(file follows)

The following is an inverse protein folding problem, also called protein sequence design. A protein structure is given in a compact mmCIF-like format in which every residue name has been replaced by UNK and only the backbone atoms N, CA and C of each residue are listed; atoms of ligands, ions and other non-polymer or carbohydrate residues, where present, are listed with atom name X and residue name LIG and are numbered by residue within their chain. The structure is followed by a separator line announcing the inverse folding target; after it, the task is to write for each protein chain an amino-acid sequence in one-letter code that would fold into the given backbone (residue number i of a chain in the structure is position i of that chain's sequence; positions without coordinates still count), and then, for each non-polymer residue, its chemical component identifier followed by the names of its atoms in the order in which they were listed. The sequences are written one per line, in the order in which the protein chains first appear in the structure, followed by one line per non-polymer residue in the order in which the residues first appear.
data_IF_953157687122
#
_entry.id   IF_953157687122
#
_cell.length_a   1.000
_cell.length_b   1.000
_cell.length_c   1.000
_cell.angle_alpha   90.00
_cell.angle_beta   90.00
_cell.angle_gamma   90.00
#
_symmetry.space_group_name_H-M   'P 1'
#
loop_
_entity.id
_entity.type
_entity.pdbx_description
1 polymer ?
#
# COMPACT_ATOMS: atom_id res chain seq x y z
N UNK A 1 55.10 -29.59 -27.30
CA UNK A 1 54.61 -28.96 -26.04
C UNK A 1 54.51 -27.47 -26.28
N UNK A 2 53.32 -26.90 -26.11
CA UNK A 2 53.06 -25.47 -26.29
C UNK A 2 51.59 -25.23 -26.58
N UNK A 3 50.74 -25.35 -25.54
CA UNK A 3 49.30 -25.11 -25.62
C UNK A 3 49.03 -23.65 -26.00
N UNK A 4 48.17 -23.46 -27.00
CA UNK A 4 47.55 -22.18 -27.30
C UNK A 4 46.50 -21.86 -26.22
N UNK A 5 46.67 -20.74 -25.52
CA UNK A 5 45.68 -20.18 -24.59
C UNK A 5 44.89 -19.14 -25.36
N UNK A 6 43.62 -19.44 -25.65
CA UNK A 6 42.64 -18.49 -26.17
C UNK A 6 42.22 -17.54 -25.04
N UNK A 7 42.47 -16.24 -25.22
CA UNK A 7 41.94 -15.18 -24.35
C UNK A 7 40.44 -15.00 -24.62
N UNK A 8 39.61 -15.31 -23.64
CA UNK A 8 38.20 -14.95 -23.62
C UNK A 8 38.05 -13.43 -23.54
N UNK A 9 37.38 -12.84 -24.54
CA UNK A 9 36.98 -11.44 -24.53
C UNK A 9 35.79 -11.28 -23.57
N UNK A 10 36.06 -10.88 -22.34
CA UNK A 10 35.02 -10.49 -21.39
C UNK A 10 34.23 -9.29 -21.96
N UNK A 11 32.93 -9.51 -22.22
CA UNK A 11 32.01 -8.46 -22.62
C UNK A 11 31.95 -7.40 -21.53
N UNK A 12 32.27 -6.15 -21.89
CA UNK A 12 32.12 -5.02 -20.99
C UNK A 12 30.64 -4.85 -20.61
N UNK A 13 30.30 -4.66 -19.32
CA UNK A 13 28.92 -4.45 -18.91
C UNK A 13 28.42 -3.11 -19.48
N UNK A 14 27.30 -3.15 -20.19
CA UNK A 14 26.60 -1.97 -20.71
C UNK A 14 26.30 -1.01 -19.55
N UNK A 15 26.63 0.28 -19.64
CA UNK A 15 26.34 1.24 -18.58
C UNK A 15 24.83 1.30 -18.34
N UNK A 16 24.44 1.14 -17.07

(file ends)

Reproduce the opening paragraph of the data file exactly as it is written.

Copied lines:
The following is an inverse protein folding problem, also called protein sequence design. A protein structure is given in a compact mmCIF-like format in which every residue name has been replaced by UNK and only the backbone atoms N, CA and C of each residue are listed; atoms of ligands, ions and other non-polymer or carbohydrate residues, where present, are listed with atom name X and residue name LIG and are numbered by residue within their chain. The structure is followed by a separator line announcing the inverse folding target; after it, the task is to write for each protein chain an amino-acid sequence in one-letter code that would fold into the given backbone (residue number i of a chain in the structure is position i of that chain's sequence; positions without coordinates still count), and then, for each non-polymer residue, its chemical component identifier followed by the names of its atoms in the order in which they were listed. The sequences are written one per line, in the order in which the protein chains first appear in the structure, followed by one line per non-polymer residue in the order in which the residues first appear.